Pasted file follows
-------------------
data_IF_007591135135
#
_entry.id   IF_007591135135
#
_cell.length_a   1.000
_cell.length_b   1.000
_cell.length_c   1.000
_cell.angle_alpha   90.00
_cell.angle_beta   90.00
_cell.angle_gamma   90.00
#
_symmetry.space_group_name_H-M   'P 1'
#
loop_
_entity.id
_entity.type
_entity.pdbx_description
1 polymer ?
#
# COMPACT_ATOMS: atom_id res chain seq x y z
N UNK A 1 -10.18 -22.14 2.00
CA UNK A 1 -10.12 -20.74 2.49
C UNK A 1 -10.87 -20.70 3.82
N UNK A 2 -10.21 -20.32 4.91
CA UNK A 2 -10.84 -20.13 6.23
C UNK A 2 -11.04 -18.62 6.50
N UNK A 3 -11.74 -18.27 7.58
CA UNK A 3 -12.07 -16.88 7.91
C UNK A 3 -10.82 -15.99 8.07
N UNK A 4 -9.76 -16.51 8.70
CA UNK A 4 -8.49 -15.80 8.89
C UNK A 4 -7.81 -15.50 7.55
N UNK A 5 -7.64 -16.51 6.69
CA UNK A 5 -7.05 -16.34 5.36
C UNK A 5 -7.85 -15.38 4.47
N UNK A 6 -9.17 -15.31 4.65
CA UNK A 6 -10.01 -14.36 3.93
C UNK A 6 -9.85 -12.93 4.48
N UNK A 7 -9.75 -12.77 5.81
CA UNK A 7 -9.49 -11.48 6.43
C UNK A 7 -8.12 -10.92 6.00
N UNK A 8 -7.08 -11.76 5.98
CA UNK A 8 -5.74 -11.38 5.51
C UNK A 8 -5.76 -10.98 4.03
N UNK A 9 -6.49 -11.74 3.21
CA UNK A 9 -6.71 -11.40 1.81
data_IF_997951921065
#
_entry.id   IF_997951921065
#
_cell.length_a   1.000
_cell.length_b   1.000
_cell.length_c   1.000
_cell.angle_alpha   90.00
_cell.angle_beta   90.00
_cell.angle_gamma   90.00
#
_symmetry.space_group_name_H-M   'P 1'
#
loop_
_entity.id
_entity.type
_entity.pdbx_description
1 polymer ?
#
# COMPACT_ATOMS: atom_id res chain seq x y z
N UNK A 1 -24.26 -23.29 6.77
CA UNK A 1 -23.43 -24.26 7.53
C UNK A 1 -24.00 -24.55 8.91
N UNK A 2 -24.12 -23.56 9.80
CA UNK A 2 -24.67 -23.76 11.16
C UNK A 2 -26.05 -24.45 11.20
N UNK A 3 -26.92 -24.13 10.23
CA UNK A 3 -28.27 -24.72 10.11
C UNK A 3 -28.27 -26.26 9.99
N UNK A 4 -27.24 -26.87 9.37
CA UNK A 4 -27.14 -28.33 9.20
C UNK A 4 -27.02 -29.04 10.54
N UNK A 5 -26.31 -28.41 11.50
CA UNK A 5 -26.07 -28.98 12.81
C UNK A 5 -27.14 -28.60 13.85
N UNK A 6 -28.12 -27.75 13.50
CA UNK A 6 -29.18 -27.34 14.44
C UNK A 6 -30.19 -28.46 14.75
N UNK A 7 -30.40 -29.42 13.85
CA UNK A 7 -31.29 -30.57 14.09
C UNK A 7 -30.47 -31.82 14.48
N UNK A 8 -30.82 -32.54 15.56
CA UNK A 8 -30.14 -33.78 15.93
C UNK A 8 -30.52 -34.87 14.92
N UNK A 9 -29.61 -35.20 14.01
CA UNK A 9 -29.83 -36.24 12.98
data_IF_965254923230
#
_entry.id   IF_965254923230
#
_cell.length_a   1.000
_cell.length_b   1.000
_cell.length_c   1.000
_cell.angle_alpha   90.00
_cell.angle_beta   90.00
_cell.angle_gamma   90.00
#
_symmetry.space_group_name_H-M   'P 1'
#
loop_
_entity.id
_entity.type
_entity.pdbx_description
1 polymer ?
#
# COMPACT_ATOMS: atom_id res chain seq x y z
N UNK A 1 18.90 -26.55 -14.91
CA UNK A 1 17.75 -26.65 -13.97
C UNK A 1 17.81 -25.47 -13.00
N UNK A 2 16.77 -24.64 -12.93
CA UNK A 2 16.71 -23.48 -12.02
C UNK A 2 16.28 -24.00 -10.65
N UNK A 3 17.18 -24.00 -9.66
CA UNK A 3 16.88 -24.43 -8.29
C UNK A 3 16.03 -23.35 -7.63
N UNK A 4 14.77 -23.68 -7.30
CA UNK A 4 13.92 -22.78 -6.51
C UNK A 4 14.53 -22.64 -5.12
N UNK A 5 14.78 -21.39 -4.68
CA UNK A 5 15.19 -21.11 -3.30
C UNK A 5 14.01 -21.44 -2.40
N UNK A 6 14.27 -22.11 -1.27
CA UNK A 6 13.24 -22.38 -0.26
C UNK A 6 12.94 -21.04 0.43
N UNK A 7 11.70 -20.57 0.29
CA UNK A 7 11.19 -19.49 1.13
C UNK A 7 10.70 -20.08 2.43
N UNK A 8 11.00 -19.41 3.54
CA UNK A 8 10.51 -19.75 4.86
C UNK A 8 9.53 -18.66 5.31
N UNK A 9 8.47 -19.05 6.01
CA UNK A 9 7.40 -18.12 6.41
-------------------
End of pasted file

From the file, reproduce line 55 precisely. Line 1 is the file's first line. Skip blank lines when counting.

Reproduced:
_cell.angle_beta   90.00